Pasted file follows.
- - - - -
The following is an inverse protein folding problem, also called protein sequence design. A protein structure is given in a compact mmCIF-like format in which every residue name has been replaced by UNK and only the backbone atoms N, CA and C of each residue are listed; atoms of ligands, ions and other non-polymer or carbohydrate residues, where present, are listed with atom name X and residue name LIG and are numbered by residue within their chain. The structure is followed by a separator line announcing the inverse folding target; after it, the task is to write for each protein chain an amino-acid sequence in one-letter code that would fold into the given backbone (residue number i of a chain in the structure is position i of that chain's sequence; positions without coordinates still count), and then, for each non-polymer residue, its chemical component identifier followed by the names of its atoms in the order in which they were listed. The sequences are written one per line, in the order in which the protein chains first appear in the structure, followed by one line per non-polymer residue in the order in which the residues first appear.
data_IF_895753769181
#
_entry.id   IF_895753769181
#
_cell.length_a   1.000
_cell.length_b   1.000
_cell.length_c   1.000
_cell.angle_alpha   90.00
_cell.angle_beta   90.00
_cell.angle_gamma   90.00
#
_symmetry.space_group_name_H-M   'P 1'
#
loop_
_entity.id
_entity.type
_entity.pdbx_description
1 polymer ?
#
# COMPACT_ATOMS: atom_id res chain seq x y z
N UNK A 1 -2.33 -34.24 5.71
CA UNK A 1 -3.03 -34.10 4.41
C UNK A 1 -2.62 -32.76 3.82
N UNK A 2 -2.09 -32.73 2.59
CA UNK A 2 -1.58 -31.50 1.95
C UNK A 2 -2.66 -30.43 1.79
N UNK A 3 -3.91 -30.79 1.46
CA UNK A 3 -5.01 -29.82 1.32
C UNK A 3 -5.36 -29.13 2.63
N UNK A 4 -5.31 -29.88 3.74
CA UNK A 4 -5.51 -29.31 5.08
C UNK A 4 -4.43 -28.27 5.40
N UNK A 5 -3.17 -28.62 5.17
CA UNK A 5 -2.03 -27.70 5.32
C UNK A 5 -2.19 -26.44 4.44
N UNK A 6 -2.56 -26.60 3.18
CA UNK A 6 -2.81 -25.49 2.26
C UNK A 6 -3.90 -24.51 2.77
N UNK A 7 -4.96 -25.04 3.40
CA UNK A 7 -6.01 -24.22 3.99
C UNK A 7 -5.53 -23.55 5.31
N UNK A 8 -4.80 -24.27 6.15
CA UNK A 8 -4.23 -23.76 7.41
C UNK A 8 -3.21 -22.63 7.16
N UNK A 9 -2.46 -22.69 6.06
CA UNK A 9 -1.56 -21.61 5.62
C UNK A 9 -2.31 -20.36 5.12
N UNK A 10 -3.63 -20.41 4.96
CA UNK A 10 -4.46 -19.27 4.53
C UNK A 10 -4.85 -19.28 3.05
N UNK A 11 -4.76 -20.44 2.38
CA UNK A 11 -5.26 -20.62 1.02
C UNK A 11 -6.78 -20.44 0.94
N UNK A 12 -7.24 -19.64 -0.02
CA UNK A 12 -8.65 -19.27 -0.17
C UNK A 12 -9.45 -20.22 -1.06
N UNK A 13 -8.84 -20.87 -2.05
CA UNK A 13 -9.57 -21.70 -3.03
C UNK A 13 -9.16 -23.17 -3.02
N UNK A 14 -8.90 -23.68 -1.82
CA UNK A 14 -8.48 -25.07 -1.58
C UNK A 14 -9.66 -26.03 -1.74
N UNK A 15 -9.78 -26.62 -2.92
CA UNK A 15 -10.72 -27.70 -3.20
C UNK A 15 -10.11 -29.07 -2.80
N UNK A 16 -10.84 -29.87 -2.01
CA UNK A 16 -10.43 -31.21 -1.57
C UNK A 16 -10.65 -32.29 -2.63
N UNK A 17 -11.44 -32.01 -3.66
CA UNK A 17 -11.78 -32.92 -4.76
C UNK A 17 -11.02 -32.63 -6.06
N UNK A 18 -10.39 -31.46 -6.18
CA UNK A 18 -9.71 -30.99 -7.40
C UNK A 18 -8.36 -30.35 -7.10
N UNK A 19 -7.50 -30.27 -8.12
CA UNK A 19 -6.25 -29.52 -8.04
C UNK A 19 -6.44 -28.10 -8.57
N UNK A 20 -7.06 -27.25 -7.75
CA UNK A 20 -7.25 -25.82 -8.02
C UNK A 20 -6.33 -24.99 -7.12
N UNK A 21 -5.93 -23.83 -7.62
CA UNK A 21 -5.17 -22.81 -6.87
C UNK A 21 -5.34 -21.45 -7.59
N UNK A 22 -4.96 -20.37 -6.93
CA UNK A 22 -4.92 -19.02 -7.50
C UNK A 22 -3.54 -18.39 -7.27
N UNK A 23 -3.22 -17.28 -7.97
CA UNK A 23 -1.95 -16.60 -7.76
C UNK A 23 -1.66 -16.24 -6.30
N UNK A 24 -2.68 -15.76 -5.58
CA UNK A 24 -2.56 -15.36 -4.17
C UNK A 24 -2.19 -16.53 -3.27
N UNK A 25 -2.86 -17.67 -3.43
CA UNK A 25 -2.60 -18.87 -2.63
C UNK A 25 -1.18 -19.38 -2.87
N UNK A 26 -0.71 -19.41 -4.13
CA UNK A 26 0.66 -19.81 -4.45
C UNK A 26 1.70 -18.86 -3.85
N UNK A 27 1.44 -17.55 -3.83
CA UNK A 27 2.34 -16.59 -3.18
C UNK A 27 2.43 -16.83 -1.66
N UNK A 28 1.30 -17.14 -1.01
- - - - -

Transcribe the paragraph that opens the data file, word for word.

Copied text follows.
The following is an inverse protein folding problem, also called protein sequence design. A protein structure is given in a compact mmCIF-like format in which every residue name has been replaced by UNK and only the backbone atoms N, CA and C of each residue are listed; atoms of ligands, ions and other non-polymer or carbohydrate residues, where present, are listed with atom name X and residue name LIG and are numbered by residue within their chain. The structure is followed by a separator line announcing the inverse folding target; after it, the task is to write for each protein chain an amino-acid sequence in one-letter code that would fold into the given backbone (residue number i of a chain in the structure is position i of that chain's sequence; positions without coordinates still count), and then, for each non-polymer residue, its chemical component identifier followed by the names of its atoms in the order in which they were listed. The sequences are written one per line, in the order in which the protein chains first appear in the structure, followed by one line per non-polymer residue in the order in which the residues first appear.